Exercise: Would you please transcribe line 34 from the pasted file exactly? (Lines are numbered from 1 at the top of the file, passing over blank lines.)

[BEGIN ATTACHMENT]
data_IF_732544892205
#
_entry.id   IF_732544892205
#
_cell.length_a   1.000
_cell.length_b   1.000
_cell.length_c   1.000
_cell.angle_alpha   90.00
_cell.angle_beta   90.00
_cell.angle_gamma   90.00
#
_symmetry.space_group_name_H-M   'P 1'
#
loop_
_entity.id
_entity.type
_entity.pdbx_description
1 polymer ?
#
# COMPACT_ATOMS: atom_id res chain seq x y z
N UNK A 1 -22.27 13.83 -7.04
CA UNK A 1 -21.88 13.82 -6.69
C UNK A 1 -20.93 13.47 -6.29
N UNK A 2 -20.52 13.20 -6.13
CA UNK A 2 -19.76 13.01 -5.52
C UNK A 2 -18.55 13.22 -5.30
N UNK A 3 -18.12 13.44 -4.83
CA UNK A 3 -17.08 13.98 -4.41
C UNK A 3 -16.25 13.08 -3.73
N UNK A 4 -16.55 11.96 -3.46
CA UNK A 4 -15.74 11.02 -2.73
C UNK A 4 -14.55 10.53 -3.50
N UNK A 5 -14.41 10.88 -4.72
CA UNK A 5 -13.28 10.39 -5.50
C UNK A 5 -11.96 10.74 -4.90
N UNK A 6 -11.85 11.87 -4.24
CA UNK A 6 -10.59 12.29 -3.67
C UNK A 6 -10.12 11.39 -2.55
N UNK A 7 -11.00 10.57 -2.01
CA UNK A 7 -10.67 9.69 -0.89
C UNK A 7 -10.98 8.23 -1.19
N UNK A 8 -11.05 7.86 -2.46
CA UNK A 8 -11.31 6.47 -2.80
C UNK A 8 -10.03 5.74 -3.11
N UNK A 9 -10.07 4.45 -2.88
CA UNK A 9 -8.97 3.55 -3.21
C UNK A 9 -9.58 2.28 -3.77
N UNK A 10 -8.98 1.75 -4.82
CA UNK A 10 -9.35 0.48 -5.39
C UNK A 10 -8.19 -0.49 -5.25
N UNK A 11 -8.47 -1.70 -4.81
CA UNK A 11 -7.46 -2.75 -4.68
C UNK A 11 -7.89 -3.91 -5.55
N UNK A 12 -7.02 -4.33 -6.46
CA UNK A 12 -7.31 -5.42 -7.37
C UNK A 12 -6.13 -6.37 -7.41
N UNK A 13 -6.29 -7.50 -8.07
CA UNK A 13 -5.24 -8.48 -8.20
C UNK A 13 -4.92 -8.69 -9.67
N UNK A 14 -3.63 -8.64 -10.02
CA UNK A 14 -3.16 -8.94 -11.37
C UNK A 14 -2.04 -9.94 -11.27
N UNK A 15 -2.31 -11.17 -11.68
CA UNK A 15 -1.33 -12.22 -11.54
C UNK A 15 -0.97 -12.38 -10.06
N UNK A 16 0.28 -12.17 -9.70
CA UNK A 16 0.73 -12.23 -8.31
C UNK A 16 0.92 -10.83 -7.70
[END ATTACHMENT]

CA UNK A 5 -13.28 10.39 -5.50